We are observing that a lot of encrusting coral as well as soft corals such as sarcophytons are leading the recovery, colonizing the substrate. In places a kind of garden forms, there is competition for space with different species jostling for real estate. Some species act like space invaders. In other areas the damage is evident with bare substrate and rubble.

Rubbery space invaders
Soft coral colony
Competition for real estate between lobophyton (rubbery soft coral) and encrusting hard coral
A bright colourful patch of Acropora, a fast growing coral

Fish life was abundant, with the usual schools of Steephead Parrotfish, Drummers, Humpnose Unicornfish cruising along at a fast pace, excited about something! We kept an eye out for sharks but none were seen. Also about were the smaller and prettier Moorish Idols, Angelfish, Butterflyfish grazing on the coral and algae.

Regal Angelfish
Ornate Butterflyfish
Moorish Idol

Crinoids were plentiful in various shades of black, green, orange and red. These are always so attractive. Did you know that those beautiful plume-like stems are actually feeding arms with feathery pinnules that are spread wide to gather nutrients in the water?

Green Crinoid with visiting sergeant fish
Red, green and black crinoid colony

Wade and Chris happened to be together when Wade spotted a coral trout and speared it. Here are a few shots of the catch. Typically after spearing, Wade swims back to the dinghy keeping the fish out of the water. We call it “Fish on a stick” – nobody likes to share the catch with sharks! This coral trout made another lovely meal, prepared as ceviche, a new flavour sensation for Maree and Murray.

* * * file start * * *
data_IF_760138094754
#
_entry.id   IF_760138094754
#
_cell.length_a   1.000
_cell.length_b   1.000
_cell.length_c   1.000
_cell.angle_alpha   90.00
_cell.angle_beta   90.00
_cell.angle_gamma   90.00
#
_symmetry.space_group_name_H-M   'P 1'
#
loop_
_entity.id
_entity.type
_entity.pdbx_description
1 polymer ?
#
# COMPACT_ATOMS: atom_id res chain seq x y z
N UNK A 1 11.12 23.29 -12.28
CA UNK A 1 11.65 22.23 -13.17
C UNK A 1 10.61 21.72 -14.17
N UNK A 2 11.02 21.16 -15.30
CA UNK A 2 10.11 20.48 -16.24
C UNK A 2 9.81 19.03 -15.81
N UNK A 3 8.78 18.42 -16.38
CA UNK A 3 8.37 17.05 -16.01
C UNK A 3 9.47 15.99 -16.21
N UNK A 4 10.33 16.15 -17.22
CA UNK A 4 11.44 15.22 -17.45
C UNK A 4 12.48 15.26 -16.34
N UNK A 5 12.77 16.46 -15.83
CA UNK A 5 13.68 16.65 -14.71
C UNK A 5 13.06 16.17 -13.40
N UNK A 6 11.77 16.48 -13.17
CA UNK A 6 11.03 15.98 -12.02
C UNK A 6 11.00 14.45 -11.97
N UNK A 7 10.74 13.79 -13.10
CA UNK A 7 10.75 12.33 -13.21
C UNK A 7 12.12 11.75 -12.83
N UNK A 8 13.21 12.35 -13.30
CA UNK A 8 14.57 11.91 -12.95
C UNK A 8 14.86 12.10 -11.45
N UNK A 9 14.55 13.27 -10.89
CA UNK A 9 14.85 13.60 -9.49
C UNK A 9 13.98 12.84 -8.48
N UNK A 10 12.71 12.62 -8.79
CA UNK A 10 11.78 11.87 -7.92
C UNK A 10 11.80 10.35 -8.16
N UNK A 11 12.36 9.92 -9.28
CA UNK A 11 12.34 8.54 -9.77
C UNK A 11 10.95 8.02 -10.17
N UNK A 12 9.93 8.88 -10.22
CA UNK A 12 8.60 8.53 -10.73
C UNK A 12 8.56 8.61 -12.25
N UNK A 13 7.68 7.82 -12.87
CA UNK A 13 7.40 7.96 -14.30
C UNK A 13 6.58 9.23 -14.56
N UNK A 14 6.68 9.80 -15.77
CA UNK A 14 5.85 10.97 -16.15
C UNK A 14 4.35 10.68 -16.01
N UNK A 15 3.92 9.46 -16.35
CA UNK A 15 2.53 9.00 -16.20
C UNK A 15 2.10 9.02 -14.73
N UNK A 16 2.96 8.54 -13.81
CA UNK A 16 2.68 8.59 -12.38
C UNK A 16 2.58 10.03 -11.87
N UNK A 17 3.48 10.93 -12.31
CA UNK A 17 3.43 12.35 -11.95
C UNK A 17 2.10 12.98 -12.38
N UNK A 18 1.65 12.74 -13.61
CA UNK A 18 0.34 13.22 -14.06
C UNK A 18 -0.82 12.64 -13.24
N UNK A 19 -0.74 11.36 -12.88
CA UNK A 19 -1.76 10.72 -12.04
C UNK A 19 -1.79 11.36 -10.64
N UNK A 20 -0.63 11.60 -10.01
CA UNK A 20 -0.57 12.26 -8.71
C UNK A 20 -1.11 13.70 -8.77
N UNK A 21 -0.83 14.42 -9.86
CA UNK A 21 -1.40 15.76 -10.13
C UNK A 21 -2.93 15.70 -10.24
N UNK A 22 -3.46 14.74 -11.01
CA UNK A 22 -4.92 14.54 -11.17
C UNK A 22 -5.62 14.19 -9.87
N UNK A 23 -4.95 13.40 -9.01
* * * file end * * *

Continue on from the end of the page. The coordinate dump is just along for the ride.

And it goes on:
Wade showing Chris his catch
Coral Trout just speared
“Fish on a stick”

Brief stop at Ribbon Reef #10 then onto Lizard Island

With the southeast picking up between 15 and 20 knots, we had a nice sail to the top end of Ribbon Reef #10 but it was choppy and windy when we reached our anchorage.

Anchoring at Ribbon #10

The strengthening southeast promised a bouncy night. We anchored, had lunch, then decided to check the condition of the nearby bommies, jumping overboard in just our bathers. If it looked reasonable, we would have a snorkel later in the afternoon at low tide and stay the night. Otherwise we would head off to Lizard Island, only 15nm on. The verdict was not favourable. Although there was a good selection of fish, the reef was barren, one of the worst we have seen on this trip… not worth the hassle of an uncomfortable overnight anchorage. So we set off again under screecher towards Lizard Island.

Bound for Lizard Island

Our next post will be focused on this iconic destination, where we intend to stay for a few days. See you there soon!

13 thoughts on “Marked difference between Ribbon Reefs 7 & 10

  1. I’m pleased to see that the reefs are improving, Mother Nature heals their wounds. 🙂

    • Hello Ann, random is a good way of describing how the reef health appears to us. But we keep looking for the nice finds and learn from what we see.

  2. Beautiful pics. Love your fish on a stick …. you eat so well from your vast pantry …